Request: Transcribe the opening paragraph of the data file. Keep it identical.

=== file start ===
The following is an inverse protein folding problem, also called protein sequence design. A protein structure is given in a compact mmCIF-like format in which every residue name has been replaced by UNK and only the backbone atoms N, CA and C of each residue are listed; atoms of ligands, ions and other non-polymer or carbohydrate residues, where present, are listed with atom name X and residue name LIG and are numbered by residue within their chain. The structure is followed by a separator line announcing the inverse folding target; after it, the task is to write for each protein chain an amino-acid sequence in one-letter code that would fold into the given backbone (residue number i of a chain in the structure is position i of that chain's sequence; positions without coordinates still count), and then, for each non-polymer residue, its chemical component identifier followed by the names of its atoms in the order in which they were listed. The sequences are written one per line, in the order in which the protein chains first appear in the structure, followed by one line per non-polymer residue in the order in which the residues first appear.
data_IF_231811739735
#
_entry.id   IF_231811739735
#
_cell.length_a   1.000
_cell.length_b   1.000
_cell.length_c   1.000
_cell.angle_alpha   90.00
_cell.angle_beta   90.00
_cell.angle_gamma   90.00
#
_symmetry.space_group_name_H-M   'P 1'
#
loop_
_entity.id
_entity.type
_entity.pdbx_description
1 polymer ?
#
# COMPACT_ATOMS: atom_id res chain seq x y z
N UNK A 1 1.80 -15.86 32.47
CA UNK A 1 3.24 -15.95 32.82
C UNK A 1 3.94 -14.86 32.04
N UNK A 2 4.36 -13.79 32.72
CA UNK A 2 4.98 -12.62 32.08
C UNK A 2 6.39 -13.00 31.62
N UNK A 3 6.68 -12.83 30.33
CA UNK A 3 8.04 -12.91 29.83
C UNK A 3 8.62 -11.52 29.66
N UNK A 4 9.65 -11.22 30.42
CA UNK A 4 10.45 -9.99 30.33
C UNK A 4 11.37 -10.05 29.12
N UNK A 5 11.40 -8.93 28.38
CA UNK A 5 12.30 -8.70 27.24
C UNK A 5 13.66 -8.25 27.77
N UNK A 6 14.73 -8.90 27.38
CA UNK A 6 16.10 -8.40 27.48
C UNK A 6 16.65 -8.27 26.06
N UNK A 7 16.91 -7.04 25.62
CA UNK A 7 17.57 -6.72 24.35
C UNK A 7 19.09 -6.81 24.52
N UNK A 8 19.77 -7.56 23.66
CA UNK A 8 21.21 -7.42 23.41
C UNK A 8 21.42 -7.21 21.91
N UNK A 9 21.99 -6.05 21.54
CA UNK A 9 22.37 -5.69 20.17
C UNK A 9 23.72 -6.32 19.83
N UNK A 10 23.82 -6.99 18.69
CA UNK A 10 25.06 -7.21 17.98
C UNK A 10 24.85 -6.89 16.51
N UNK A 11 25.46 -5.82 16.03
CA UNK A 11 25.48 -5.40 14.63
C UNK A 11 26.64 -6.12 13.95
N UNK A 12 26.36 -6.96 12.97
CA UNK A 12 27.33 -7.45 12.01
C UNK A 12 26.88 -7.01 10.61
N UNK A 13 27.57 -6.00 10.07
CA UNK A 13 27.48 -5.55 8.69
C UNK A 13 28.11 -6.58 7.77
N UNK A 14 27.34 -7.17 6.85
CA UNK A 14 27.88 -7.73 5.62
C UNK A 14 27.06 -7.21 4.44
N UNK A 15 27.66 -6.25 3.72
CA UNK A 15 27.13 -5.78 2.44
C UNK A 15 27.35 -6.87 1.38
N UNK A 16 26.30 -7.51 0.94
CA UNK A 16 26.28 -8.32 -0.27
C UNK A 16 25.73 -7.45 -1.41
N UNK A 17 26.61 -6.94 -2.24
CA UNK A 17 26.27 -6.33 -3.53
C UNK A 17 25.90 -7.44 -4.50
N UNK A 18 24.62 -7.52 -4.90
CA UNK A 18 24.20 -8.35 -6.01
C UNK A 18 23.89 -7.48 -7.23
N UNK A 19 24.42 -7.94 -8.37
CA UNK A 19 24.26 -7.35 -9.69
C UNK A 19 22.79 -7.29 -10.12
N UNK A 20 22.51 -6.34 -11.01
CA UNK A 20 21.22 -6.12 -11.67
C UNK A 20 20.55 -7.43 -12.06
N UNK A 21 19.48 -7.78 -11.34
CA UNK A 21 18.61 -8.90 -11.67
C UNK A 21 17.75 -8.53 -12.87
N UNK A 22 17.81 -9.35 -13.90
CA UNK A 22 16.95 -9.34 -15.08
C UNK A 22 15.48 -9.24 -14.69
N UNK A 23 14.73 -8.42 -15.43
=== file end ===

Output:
The following is an inverse protein folding problem, also called protein sequence design. A protein structure is given in a compact mmCIF-like format in which every residue name has been replaced by UNK and only the backbone atoms N, CA and C of each residue are listed; atoms of ligands, ions and other non-polymer or carbohydrate residues, where present, are listed with atom name X and residue name LIG and are numbered by residue within their chain. The structure is followed by a separator line announcing the inverse folding target; after it, the task is to write for each protein chain an amino-acid sequence in one-letter code that would fold into the given backbone (residue number i of a chain in the structure is position i of that chain's sequence; positions without coordinates still count), and then, for each non-polymer residue, its chemical component identifier followed by the names of its atoms in the order in which they were listed. The sequences are written one per line, in the order in which the protein chains first appear in the structure, followed by one line per non-polymer residue in the order in which the residues first appear.